Saving your kids' precious tees for SOMEDAY?
Looks easy right? Just cut up a bunch of shirts and sew them together. Probably won't cost much either as it's just old shirts, right? Heck, let's make it a neighborhood project: one for Katie and Samantha who were going off to college and another for Lizzy, just because. First I got some advise from a quilting friend. Seems simple enough.
Get a lot of helpers and assign tasks. Cut open shoulder and side seams.
But wait. Don't we need some supplies? First up: fusible interfacing. How much to buy? 20 inches per/shirt used. Someone do the math. Send someone to the store and make sure you have a Joann coupon. Where is the coupon? Turns out Joann has a student discount going on this week. Show your student ID and save.
Assign someone to cut fusible interfacing into rough 20 inch pieces. Assign another person to iron them to the back side of the shirts. We used 99 cent/yard fusible and it was crappy. Had to iron everything twice and it still didn't really stick well. Place the interfacing as close to the top edge as possible because most shirt designs are near the neckline.
You will need to stop and make 100s of decisions along the way. How big to make the squares? How do we cut them out and make them square? IKEA to the rescue! I had an IKEA plastic placemat that was a 14 inch square. Lay placemat on a cardboard box lid (or any piece of cardboard), trace with sharpee and cut out with an exacto blade on cutting mat to make a template.
Lay box lid on shirt and position as you like. Now put placemat back on top of shirt and remove lid. Cut out with rotary cutter into nice square, being careful not to cut into the placemat as it is not very thick.
Or you could draw around placemat with fine sharpee and use a thicker quilting straight edge ruler . We used both methods depending on skill level of the cutter.Now on the next decision. How will they go together? Will there be fabric between the squares or not? What color will go well with the shirts? How much will we need? You will need a handy notebook as you are always doing math. We decided an ocean-y color would work for Katie and purple for Lizzy's. Sammy rebelled with NO filler. Time to break for a couple of days while fabric was purchased and washed and pressed. I don't have any photos of cutting the strips but we basically folded up the fabric to cut out many layers at once. Rotary blade can easily cut through a zillion layers at a time. How wide to cut? We decided on 4 inch strips.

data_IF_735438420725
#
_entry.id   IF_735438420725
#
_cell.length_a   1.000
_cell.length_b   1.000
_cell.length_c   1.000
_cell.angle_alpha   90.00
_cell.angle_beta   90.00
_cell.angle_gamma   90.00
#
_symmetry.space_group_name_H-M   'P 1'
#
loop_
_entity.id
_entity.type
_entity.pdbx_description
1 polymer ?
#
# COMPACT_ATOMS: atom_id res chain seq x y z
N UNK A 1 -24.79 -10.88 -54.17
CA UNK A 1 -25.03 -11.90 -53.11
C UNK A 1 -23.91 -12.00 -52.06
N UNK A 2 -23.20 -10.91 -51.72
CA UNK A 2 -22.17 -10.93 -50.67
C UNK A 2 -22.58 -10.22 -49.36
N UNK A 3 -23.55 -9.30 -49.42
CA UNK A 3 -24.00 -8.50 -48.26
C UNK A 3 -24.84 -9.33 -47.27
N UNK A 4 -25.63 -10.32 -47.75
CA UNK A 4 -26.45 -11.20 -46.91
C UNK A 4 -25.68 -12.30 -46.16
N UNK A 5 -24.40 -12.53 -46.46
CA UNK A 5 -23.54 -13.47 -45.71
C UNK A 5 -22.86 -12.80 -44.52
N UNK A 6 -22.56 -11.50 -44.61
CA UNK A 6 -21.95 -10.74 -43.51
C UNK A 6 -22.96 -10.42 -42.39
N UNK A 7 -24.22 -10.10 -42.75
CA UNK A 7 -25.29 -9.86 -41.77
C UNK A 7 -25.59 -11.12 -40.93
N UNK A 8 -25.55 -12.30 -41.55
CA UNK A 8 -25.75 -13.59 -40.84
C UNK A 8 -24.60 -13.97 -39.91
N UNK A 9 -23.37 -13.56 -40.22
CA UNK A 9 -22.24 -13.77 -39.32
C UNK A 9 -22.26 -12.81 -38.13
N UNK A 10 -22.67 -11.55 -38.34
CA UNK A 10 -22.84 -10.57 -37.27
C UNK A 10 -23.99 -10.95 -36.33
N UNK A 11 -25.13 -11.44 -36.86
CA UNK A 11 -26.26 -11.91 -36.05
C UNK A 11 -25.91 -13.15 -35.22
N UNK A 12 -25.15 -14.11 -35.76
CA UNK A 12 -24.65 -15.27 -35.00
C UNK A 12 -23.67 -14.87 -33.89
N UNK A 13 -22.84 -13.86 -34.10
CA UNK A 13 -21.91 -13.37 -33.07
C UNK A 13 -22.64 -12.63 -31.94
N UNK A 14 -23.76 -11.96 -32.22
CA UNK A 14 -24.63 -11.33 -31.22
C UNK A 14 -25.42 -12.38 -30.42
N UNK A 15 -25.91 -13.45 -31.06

First we sewed fabric strips to the tops of pieces, ironed and trimmed off the excess with a rotary cutter.
See how nicely turquoise looks with Katie's blocks?
We went to Pinterest to help with the color decisions.
By the time we got to Lizzy's we got more efficient, sewing each row into a long strip and then cutting apart into blocks. It was great to have a helper hand the blocks to me as I serged them together.
Sammy's was fun to put together as it had no fabric in between.
Another week went by a more decisions had to be made. How much batting? What about backing? How many yards? Get out the notebook and do more math. Who has more Joann coupons? And don't forget to wash the backing and iron it. And buy enough as we found it SHRINKS!
It was nice that the batting comes in really big sheets. Katie needed two bags are her quilt was GI-NORMOUS. She chose flannel for the backing. It is not so nice that the flannel is NOT big enough so that had to be pieced. Get out the notebook again and figure out efficient piecing so we don't have to go back to the store and buy and wash more fabric. She had exactly enough. Lizzy chose flannel too, but the store did not have enough blue and we pieced in some lime green.
Early on I had suggested using sheets for the backing to eliminate piecing. When I searched the linen closet I found Sammy's old full sized duvet. IKEA to the rescue again! It complimented all of her tie-dyed shirts and the orange looked great with her school colors.
But are we done YET? No there are still more decisions to be made. What color yarn? How much? Where do you position the ties on the quilt? In the middle of squares? Another week passed as we all went back to Joann to get supplies. And don't forget the quilting safely pins. They are used to hold the layers together while you tie it.
I don't have any photos of tieing the yarn knots. But even THAT envolved more decisions. What needle to use? We learned thick needles are hard to pull through and with a thin needle the eye was too tiny to get the yarn through. UGH #@! We found a thicker needle could be pulled through the layers with a pliers. Cut a really long piece of yarn and thread. Pull through layers with a pliers until you almost reach end of yarn. Tie double knot. Trim. Repeat. And what about the edges? No photos of that either. Hopefully the bottom layer is 1-1/2 inches wider that top. Trim batting to edge of quilted top. Fold over bottom edge, fold again, pin and sew around entire quilt. Get a friend to help maneuver as it is bulky. There. That was easy. And didn't cost much either. Ha!
Update April 29, 2013:
Looks like I left out how do bind the edges. If you have the staying power to actually read this entire post, you have what it takes to do this project.
Sorry, I don't remember how wide I cut the strips.
Trim stuffing on quilt so you have a neat edge.
Sew binding pieces into a very long strip.
Pin to the edge.
Clear off the table and bunch up the bulk. Sew.
You will have to google how to do the corners.
Iron. Fold and tuck under. Repin.
I sewed a purple zig zag in the ditch to hold it in place.
No, my edge treatment wouldn't win any ribbons at the state fair.
But at least I could call it finished!